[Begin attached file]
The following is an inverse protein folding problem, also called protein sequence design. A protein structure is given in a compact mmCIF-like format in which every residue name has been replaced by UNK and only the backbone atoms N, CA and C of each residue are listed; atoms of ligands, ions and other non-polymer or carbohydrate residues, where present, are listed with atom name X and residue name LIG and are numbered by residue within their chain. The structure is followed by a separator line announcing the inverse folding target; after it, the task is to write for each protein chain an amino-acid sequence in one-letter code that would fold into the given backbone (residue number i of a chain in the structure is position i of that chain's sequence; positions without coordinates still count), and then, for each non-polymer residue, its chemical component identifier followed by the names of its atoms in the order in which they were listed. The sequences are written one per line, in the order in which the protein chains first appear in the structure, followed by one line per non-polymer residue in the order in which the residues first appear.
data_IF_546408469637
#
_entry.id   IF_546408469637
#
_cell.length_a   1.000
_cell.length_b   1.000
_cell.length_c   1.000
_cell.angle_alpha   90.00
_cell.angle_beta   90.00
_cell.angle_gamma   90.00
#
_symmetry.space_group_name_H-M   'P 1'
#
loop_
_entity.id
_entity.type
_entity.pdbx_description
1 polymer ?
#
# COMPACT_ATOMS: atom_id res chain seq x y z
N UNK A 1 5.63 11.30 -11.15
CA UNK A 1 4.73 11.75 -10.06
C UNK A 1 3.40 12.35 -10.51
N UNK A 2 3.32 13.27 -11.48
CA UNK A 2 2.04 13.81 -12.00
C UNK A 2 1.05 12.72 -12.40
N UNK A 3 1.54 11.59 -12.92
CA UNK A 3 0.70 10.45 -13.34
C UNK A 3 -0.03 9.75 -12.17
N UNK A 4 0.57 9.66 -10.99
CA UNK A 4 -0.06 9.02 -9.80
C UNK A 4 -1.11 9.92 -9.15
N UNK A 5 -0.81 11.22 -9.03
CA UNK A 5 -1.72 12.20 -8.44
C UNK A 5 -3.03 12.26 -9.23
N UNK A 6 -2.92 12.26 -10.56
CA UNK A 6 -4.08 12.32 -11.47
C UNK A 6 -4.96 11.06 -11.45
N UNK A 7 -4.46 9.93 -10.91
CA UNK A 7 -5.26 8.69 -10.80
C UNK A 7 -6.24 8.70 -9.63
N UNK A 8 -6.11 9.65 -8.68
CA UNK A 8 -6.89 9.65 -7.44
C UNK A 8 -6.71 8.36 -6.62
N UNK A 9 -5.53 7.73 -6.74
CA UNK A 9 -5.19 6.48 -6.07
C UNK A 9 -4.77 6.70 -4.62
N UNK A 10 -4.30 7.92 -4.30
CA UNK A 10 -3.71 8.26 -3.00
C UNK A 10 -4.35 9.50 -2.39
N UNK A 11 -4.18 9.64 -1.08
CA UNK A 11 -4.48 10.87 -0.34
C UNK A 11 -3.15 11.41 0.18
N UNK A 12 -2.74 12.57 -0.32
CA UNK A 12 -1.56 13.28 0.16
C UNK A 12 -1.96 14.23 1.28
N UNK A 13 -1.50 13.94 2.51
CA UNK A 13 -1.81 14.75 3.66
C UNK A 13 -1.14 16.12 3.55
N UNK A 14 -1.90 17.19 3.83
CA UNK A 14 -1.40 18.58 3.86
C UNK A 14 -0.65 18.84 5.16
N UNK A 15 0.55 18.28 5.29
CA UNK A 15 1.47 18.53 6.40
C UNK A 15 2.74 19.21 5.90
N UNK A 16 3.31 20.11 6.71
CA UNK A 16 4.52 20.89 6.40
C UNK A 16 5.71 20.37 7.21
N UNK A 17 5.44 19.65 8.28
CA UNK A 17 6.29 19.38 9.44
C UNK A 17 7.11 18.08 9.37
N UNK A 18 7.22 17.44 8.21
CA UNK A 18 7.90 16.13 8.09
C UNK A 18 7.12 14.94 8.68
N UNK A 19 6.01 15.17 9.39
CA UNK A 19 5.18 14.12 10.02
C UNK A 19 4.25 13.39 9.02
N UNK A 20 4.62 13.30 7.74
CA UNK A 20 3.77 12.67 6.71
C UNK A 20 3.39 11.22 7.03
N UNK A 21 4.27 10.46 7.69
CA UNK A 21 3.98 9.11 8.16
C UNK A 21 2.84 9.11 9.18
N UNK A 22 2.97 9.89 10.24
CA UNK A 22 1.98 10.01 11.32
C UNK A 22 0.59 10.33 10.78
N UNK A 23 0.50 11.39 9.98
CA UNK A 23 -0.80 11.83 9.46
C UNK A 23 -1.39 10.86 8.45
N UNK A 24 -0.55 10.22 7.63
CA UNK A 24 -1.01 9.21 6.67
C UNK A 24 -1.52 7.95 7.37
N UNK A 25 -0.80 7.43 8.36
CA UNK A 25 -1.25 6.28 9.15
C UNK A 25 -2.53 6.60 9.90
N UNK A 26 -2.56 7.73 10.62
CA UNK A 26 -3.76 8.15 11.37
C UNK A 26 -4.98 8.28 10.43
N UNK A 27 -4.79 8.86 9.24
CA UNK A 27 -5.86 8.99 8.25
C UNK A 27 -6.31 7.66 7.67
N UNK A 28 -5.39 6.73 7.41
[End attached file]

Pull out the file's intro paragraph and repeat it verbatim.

The following is an inverse protein folding problem, also called protein sequence design. A protein structure is given in a compact mmCIF-like format in which every residue name has been replaced by UNK and only the backbone atoms N, CA and C of each residue are listed; atoms of ligands, ions and other non-polymer or carbohydrate residues, where present, are listed with atom name X and residue name LIG and are numbered by residue within their chain. The structure is followed by a separator line announcing the inverse folding target; after it, the task is to write for each protein chain an amino-acid sequence in one-letter code that would fold into the given backbone (residue number i of a chain in the structure is position i of that chain's sequence; positions without coordinates still count), and then, for each non-polymer residue, its chemical component identifier followed by the names of its atoms in the order in which they were listed. The sequences are written one per line, in the order in which the protein chains first appear in the structure, followed by one line per non-polymer residue in the order in which the residues first appear.